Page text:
The Yugoslavia Debate Continues
In the opinion-page article "The Yugoslavia Test," Nov. 26, the author incorrectly compares the current internal conflict in Yugoslavia with the invasion of Kuwait.Although he asks the right question Will the right of a people to chose its own destiny depend on its having the armed might to repel its neighbor's predation? he refuses to see that the "democratic Croatia," along with its aspirations for autonomy, brutally suppresses rights of other nations to live in Yugoslavia. Also, the author doesn't understand that the importance of the Serbs within Yugoslavia, in which they account for almost 40 percent of the total population, cannot be neglected. The right solution to the Yugoslav crisis is not "one aircraft carrier." It should be based on peaceful negotiation among all parties involved, and it can be acheived through unbiased mediation. Miloroad S. Kovacevic, Iowa City, Iowa
Former pro-Yugoslav Croat intellectuals and scholars, including myself, have unfortunately come to the conclusion that any attempt to resurrect Yugoslavia will cause further nightmares for both Serbs and Croats. Only the separation of Croatia from Serbia, with guaranteed rights for all minorities, can ensure peace in this area of Europe. Forced cohabitation, twice imposed in this century, irrespective of its theoretical and ecumenical paper value, is bound to sow further seeds of violence and lead to senseless incrimination on both sides. Tomislav Sunic, Huntington, Pa. Assistant Professor of Political Science Juniata College
Separation of church and state The editorial "Religious Expression in Public Life," Nov. 21, goes too far in its effort to find a compromise between strict church-state separation and excessive accommodationism. The Rhode Island graduation prayer before the Supreme Court in Lee v. Weisman is neither fish nor fowl. It is a strange hybrid, a prayer offered by a clergyperson who must agree to fit his/her prayer to the rigid specifications laid down by the state. Such a prayer brings honor to neither religion nor to government. Let's face it - it is simply not possible to devise a truly nonsectarian prayer. Our constitutionally mandated separation of church and state does not equate hostility with religion. Its purpose is to protect the religious freedom of every individual. Separation does not exclude religion from public life. It simply keeps government from being involved with religion. Further, the Bush administration's interest in this case is hardly benign. The administration has urged the Supreme Court to scrap the Court's traditional Lemon test for determining whether or not an act of government is constitutional. If George Bush has his way, we can kiss religious freedom and much of the First Amendment goodbye. Edd Doerr, Silver Spring, Md. Executive Director, Americans for Religious Liberty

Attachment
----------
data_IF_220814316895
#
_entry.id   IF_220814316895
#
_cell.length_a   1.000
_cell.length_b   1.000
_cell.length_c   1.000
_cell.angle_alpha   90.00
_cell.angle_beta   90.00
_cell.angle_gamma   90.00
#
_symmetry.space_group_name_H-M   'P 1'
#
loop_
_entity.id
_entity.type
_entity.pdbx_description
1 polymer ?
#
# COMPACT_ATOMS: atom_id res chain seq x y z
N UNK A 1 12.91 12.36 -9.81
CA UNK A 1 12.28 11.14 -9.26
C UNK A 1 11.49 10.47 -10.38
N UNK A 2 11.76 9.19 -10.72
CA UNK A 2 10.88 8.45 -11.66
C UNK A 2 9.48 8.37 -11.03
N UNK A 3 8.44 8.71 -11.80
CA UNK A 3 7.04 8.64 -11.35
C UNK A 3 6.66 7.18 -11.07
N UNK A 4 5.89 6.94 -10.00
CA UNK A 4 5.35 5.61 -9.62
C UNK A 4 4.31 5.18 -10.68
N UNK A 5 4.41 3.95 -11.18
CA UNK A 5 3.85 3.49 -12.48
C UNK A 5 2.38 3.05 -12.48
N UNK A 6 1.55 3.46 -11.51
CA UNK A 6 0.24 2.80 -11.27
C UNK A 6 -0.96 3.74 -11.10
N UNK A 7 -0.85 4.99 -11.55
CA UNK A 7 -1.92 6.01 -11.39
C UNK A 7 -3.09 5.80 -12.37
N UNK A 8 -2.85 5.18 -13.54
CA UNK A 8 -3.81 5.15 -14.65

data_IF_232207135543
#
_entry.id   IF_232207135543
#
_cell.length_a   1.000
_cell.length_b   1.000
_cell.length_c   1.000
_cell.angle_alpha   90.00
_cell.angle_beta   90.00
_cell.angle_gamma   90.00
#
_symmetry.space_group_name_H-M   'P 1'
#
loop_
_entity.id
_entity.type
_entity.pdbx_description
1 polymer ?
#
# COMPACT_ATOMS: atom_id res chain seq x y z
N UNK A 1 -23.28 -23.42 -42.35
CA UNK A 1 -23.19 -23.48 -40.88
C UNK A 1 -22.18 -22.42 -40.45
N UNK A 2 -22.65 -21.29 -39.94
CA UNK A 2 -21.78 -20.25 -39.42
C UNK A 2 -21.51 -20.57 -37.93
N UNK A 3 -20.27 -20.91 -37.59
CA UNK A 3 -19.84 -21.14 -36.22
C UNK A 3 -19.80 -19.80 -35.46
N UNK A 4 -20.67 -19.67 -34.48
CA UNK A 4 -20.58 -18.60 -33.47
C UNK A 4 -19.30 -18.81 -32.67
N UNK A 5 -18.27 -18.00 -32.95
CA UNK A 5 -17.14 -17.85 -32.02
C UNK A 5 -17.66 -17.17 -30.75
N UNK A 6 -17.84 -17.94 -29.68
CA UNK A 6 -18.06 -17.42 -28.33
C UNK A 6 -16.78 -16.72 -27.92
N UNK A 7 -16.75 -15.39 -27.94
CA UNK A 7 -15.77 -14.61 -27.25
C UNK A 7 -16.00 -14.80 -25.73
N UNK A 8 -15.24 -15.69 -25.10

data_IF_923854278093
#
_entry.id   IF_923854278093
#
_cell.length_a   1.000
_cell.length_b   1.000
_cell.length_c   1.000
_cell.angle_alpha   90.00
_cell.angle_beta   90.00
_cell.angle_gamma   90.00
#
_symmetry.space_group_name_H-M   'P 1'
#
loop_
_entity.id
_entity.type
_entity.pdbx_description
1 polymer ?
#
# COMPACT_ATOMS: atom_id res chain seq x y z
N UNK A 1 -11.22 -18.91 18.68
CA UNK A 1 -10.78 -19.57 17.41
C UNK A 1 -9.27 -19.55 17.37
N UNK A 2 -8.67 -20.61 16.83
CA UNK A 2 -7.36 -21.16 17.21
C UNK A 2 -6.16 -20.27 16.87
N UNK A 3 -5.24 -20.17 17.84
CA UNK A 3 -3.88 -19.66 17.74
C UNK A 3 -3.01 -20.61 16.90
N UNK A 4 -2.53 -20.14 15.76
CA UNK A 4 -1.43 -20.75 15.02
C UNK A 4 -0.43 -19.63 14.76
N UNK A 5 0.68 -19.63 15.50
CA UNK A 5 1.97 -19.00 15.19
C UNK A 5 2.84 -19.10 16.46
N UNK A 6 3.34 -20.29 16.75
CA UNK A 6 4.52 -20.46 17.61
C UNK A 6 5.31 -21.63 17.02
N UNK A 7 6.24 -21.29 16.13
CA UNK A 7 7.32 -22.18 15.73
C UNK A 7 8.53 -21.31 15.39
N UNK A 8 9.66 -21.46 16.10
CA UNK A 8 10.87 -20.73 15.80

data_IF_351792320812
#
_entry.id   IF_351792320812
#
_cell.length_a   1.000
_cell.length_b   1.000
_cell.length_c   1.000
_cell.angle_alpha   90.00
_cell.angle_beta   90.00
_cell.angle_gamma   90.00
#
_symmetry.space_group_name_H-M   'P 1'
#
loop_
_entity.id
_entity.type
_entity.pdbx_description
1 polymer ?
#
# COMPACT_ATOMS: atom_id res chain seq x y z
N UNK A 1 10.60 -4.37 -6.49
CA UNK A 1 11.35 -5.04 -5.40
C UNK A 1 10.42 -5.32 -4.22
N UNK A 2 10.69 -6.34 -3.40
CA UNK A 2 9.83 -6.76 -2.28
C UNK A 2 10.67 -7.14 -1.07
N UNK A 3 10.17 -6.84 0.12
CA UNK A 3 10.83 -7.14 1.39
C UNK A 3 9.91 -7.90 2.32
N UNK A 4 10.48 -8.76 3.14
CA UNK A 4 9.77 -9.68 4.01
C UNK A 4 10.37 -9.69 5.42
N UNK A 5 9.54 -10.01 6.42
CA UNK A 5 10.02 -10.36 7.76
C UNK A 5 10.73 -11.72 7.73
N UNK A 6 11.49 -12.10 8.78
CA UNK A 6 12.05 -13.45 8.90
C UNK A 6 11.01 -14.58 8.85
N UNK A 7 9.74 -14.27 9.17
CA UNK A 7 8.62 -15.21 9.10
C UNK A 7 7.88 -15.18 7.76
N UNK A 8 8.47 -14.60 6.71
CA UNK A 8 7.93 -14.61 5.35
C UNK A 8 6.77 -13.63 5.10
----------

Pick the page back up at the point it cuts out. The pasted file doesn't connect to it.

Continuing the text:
Nuclear weapons in Israel In response to the opinion-page article "Brinkmanship in The Middle East," Dec. 2: I agree with the writer that Americans should be concerned about the prospect of nuclear war in the Middle East if the peace talks fail. Since Israel has shown that it is willing to destroy anyone who poses a real threat to them, it is important that a peaceful solution be found. Margo Kapinos, Pensacola, Fla.